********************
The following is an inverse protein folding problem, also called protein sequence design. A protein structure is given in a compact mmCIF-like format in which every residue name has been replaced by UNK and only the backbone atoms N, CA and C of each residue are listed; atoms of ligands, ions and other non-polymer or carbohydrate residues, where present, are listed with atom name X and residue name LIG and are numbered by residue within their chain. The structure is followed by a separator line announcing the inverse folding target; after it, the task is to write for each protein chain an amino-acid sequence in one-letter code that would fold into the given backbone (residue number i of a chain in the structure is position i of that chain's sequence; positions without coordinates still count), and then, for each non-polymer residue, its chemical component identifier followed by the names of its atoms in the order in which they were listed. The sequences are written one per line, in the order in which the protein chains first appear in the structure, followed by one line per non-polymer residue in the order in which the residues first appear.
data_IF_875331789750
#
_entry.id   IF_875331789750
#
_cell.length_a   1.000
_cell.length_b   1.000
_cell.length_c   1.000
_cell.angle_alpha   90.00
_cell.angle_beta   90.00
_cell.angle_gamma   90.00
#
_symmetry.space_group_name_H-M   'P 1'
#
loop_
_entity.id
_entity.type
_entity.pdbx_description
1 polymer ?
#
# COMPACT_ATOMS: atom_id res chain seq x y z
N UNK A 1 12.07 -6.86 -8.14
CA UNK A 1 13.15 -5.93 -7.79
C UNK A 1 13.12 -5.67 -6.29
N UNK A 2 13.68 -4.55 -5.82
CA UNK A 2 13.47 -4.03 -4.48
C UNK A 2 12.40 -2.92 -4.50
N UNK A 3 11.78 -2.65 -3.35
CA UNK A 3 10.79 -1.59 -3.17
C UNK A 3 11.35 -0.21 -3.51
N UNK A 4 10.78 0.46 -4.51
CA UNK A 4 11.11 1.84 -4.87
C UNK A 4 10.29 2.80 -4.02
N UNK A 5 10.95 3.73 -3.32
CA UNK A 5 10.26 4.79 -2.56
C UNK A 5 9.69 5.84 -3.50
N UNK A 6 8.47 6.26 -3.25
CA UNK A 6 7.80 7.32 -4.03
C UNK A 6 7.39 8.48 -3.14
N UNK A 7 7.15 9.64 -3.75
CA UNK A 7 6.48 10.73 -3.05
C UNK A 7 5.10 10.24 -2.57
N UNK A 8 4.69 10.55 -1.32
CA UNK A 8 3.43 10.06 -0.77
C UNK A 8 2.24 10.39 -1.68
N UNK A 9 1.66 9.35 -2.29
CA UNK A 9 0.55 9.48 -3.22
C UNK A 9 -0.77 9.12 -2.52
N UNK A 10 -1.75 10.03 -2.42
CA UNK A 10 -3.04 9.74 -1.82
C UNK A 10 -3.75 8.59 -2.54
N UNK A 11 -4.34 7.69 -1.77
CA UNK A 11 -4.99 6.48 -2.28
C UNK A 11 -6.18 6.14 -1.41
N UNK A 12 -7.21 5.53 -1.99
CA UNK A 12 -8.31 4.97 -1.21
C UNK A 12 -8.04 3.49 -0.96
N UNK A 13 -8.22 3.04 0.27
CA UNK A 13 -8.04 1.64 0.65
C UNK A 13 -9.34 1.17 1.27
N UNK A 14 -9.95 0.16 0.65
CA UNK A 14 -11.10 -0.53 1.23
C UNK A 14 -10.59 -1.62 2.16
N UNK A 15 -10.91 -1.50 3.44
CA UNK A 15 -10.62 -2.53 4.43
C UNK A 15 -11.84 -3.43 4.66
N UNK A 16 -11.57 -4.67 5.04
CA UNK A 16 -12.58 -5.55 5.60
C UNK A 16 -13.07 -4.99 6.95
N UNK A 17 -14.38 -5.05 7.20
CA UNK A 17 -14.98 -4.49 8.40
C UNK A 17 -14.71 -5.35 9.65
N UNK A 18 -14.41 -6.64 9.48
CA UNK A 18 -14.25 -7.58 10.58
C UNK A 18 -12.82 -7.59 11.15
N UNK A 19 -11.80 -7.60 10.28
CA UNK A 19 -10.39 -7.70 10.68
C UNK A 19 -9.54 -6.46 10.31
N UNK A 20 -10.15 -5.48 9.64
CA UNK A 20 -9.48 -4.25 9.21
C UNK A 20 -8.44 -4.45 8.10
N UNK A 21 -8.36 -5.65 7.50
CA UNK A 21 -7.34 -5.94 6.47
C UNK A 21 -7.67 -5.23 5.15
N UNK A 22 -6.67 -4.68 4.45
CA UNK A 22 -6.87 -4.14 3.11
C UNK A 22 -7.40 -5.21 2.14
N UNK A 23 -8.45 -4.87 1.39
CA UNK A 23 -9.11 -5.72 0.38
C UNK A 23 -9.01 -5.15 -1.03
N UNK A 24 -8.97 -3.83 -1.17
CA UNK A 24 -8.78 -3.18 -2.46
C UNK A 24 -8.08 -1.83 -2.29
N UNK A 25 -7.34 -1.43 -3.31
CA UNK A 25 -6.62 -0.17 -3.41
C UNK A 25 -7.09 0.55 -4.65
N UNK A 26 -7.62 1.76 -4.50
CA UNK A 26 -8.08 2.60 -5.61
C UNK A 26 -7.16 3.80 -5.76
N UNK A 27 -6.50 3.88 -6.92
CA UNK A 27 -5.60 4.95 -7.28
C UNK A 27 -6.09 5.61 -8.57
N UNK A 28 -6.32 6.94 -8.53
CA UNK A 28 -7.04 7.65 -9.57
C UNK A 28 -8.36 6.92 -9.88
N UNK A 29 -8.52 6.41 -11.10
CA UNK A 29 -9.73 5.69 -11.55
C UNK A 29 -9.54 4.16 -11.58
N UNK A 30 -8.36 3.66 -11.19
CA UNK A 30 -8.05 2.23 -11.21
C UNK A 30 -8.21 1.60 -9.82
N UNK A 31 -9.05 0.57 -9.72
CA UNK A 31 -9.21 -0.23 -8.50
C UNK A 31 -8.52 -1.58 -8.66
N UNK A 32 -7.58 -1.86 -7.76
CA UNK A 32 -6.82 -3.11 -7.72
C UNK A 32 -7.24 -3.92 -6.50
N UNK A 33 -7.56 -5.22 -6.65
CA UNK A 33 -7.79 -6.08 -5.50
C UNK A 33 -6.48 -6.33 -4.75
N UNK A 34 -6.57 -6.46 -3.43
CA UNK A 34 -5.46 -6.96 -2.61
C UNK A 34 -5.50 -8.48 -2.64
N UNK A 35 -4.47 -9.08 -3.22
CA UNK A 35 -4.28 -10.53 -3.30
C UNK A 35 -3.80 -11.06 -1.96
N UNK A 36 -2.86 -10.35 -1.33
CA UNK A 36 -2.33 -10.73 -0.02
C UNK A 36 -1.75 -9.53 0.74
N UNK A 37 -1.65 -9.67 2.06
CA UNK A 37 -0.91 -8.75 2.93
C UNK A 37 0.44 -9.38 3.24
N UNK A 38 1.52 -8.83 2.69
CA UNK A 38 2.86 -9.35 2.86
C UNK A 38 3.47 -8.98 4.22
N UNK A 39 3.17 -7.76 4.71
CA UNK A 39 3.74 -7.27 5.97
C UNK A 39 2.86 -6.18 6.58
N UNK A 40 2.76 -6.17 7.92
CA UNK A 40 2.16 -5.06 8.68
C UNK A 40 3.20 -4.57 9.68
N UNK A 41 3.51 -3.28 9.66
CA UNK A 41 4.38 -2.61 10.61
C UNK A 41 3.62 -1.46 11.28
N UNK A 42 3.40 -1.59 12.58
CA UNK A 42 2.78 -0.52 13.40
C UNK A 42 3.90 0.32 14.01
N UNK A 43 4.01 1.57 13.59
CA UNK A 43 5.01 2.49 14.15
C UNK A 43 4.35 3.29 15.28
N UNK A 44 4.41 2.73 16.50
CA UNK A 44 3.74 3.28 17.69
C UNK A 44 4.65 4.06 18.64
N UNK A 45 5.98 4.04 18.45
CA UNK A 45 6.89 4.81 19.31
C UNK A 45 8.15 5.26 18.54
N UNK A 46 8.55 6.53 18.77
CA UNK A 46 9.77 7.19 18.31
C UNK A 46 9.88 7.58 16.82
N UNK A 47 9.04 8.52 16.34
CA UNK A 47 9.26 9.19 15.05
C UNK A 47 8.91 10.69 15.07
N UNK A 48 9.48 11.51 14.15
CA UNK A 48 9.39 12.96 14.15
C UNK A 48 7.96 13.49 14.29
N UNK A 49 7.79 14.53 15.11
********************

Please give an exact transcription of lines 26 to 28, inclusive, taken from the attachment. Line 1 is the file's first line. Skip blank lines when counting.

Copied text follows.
CA UNK A 2 13.47 -4.03 -4.48
C UNK A 2 12.40 -2.92 -4.50
N UNK A 3 11.78 -2.65 -3.35